After I returned from the pharmacy yesterday, OCP and Vitamin Z in my grubby hands, I made sure to skim all of the information they had given me (is it just me, or is that stuff almost impossible to read? Seriously, I felt like I needed a magnifying glass AND I AM NOT EVEN REMOTELY FARSIGHTED.), looked over the list of potential side effects (mainly for the Zoloft, which people have reported drowsiness AND wakefulness. Helpful when you are trying to figure out when to take it, eh?), and promptly hid this paper in the bottom of our paper recycling bin.
Then I took my first dose and hid the bottle.
Who the hell am I hiding this from?
Simple answer, that one: my mother. She comes each day and takes my big son to school while watching my ickle one for me so that I might catch up on some sleep.
Now, as open as I am about most things in my family (both of my parents were there for the birth of Ben and only missed watching Alex make his screamy decent because they were watching Ben for us. It is safe to say that they have seen the intimate parts of my delicate girl-hood AND I DIDN’T EVEN CARE.) I cannot admit that I have PPD to my mother.
It’s actually not about shame, as I am not ashamed of this problem (now that I have admitted I have a problem, I am just going to focus my energy on fixing it) in any way shape or form. Like everyone else, I am only human, and although I may have a not-so-secret desire to be a Transformer (more than meets the eye!), I have accepted and embraced my limitations.
I have a problem and I am working toward a solution.
But, if I were to make this omission to my mother, I can all but assure you that this would turn into something else entirely. I don’t know if you know this, or if this is a unique thing to my mother, but depressed people (even if they’re not currently depressed) are some of the most obnoxious egocentric assholes I’ve met (worse than BMW drivers, even), and as such, telling them anything like this would quickly be turned around to how it affects them. Even if it doesn’t remotely affect them.
I’ll give you an example: when I was a kid, I happened to be one of those annoyingly sickly ones, you know, I was always in and out of school due to massive illnesses. My immune system sucked ass, and I would literally fall ill about every third or fourth week. It was awful. Strep throat was typically what plagued me, and I always knew when I was about to get it because I would begin vomiting copiously (it’s a wonder I have any enamel left on my teeth).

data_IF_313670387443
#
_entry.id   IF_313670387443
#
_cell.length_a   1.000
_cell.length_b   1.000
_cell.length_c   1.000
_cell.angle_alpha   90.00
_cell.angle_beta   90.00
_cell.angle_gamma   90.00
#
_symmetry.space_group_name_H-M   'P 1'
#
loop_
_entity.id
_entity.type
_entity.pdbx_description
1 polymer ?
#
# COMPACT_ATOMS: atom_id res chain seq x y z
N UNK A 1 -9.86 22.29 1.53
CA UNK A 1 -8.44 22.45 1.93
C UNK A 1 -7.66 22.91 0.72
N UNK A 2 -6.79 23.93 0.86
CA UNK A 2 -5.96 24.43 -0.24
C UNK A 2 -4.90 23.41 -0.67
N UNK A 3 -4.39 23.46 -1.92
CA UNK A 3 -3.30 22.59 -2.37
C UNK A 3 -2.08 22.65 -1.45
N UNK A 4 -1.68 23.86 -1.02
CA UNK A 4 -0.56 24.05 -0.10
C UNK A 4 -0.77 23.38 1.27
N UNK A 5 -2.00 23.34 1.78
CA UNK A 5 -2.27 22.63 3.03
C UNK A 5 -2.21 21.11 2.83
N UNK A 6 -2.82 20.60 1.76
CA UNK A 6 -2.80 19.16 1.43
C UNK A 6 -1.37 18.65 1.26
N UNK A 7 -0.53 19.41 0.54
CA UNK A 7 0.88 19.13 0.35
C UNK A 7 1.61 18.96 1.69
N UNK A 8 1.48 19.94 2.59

Before I got my tonsils out when I was much older (turned out they were completely necrotic, which is WHY I was always sick), I would have to sound the alarm to call the doctor whenever I started praying to the toilet bowl gods. About every other time this happened, my mother (who had not gotten sick since she was a child) would start moaning about the house dramatically until she had to “go to bed” because she was worried that she would get it to (she never actually did).
In that manner, she would shift all of the attention that I might have gotten onto her.
Rinse, repeat. Second verse, same as the first.
So, I learned pretty early on that these sorts of things were better left unsaid to her, and even as an adult, I’m pretty sure if I were to say how I’ve been feeling, she’d turn it around onto herself, and then I would have to listen to her talk about how SHE felt after she’d had my brother and I. It would quickly turn into a pity party for her, and I would be the sole invitee and as such, be forced to sympathize and cluck at her plight (even though it was at the earliest, 27 years ago).
(Trust me, I don’t want a pity party for myself, EVEN if you were to bring whine and cheese. Get it, “whine?” Oh, SNAP!)
So, tell your Aunt Becky, since now she knows that at least SOME of you understand what it’s like growing up with a nut for a mother/father/whatever, is this pretty typical? If not, what do YOU hide from your parents, even now as a grown adult?